Impact of sow prepartum behavior on maternal behavior, piglet body weight gain, and mortality in farrowing pens and crates

ILLMANNOVÁ, Gudrun, CHALOUPKOVÁ, Helena a MELIŠOVÁ, Michala. Impact of sow prepartum behavior on maternal behavior, piglet body weight gain, and mortality in farrowing pens and crates. Journal of Animal Science, 2016, 94, 3978-3986. ISSN 0021-8812.
Kateg. publikaceVědecké publikace impaktované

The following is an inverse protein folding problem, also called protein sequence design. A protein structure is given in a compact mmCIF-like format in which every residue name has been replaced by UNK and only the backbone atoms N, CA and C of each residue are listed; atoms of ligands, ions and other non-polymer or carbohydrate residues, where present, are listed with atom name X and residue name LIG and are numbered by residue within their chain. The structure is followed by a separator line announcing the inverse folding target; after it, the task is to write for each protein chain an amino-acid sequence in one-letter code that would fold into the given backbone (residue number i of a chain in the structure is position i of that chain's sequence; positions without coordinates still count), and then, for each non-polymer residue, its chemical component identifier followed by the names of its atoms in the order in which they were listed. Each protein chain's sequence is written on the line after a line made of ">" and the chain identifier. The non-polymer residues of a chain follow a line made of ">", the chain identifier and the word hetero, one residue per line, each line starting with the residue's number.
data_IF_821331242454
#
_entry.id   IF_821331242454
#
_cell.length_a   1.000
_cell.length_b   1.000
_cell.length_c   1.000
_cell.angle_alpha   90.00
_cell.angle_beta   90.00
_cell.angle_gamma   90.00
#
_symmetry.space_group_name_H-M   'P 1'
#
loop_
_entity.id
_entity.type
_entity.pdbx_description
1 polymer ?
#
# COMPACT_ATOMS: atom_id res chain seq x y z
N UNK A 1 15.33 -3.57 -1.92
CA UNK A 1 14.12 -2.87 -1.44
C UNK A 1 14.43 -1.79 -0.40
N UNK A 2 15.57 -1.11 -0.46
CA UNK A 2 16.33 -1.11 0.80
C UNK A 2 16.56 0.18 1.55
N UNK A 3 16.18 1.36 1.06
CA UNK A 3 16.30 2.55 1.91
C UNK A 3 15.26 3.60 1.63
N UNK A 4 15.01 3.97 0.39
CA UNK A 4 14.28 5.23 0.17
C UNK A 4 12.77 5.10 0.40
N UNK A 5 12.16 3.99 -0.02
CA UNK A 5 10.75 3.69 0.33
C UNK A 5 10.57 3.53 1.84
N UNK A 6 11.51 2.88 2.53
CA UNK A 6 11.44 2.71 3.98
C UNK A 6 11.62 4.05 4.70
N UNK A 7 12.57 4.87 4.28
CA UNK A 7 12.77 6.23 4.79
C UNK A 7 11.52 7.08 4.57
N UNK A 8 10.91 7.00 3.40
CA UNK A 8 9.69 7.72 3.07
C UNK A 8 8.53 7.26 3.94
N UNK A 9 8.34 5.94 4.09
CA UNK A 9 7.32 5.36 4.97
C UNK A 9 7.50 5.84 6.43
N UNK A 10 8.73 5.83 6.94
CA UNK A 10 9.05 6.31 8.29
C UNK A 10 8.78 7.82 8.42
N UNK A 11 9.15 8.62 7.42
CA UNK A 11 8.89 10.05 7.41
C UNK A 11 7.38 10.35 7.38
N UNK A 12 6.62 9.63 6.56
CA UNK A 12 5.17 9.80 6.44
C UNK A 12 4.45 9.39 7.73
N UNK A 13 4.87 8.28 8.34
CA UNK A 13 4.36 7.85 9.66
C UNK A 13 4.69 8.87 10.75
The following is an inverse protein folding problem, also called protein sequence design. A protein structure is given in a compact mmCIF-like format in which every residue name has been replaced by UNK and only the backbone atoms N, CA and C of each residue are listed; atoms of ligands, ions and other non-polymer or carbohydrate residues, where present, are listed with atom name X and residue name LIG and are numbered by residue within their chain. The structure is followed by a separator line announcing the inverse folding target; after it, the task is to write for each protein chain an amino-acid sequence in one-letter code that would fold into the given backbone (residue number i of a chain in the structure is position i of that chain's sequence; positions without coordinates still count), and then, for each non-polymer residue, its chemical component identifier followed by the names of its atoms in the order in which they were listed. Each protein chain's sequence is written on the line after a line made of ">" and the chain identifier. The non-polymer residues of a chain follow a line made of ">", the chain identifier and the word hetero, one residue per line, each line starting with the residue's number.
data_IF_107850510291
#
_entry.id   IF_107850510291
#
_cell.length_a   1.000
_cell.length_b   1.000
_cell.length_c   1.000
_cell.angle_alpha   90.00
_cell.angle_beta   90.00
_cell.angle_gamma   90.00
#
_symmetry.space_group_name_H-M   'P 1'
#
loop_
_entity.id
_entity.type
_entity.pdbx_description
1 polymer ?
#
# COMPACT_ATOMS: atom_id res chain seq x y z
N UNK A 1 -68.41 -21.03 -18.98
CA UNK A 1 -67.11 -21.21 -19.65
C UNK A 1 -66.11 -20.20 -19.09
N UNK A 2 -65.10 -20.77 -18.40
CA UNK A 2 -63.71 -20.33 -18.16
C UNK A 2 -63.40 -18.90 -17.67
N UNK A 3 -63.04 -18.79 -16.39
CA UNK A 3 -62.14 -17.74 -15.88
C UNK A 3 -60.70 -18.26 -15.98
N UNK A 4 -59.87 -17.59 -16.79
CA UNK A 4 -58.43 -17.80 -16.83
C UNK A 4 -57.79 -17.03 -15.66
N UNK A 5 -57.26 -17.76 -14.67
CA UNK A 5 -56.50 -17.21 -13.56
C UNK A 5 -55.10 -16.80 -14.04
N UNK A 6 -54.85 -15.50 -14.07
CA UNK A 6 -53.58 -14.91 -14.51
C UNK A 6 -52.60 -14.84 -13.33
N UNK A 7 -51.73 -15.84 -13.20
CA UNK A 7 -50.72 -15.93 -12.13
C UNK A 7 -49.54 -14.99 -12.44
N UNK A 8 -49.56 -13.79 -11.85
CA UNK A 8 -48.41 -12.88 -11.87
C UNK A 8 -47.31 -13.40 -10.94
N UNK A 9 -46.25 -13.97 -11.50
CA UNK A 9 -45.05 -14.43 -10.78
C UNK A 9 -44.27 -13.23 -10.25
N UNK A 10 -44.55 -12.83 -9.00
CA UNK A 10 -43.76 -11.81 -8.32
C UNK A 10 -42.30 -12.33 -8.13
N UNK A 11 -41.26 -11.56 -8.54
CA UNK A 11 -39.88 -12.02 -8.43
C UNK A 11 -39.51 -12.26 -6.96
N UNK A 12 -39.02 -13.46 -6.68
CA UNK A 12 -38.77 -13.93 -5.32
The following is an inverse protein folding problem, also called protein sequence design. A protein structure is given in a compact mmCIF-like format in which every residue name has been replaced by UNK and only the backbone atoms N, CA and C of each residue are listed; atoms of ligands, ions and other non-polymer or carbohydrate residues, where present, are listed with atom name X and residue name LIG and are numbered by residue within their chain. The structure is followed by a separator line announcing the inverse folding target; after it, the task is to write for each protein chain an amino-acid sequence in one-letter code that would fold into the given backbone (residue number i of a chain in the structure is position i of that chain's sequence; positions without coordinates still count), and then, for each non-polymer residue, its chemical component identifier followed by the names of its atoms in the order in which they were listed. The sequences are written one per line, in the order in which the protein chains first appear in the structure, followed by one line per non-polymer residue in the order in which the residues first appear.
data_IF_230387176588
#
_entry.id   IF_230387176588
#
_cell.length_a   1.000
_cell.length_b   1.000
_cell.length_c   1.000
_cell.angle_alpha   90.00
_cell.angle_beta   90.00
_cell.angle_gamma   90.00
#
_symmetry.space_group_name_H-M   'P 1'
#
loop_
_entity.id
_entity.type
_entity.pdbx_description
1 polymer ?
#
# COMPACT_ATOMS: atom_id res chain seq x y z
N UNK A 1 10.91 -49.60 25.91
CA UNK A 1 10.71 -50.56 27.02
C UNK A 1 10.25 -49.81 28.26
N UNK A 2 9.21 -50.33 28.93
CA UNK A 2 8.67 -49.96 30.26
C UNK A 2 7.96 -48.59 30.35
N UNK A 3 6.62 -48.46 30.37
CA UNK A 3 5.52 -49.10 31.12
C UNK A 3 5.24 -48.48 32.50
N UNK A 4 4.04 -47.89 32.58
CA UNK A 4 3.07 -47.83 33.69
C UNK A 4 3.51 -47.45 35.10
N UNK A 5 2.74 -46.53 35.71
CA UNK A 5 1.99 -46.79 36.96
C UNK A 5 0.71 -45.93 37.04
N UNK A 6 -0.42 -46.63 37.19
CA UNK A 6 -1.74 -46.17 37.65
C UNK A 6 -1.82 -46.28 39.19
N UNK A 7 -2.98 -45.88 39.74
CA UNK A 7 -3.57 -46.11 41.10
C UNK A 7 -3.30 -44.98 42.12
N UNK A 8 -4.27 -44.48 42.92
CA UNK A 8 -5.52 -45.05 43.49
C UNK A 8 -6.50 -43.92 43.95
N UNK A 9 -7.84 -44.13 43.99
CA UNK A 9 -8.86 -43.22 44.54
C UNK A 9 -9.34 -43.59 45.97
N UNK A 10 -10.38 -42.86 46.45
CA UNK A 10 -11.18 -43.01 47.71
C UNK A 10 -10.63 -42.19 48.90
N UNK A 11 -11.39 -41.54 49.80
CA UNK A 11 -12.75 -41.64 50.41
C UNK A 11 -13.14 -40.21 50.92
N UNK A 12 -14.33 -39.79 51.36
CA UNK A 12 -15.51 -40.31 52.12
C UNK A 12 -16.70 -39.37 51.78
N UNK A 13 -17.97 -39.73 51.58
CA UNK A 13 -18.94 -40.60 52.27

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The aim of this study was to investigate whether prepartum activity (nesting and postural changes) could predict maternal behavior 24 h postpartum, piglet mortality, and BW gain 24 h postpartum in farrowing pens and crates. Sows were randomly moved either to a farrowing pen (n = 20) or a farrowing crate (n = 18). Prepartum nest-build­ing behavior (PRE-nesting) and prepartum postural changes (prepartum postural changes) were analyzed 24 h before the birth of the first piglet (BFP) and were divided into twelve 2-h intervals. Latency of the first suckling from the litter was observed after the birth of the last piglet. Udder accesses and piglet suckling were noted at 5-min intervals, using 1/0 sampling, during the first 24 h after BFP were counted. Piglet trapping, crushing, and total live-born mortality were measured during the first 72 h after BFP. Piglet BW gain was estimated 24 h after BFP. Increased PRE-nesting observed 2 h before BFP were associated with fewer suckling intervals in crates but not in pens (P < 0.01) as well as an increase in postural changes dur­ing parturition (P < 0.001) in both housings. A link between housing and PRE-postural changes was evident. An increase in the number of PRE-postural changes 2 h prior to BFP was associated with lower incidences of udder access in crates but not in pens (P < 0.05). A higher probability of piglet trapping was associated with increased PRE-nesting in the 2 to 4 h before BFP. No significant relationship between either PRE-nesting and postural changes and piglet BW gain and mortality was detected. Our results suggest that increased prepartum activity 2 h before parturition is associated with less suckling and less udder access in farrowing crates but not in farrowing pens. This sug­gests that the same sow behavior can have different consequences in pens vs. in crates.

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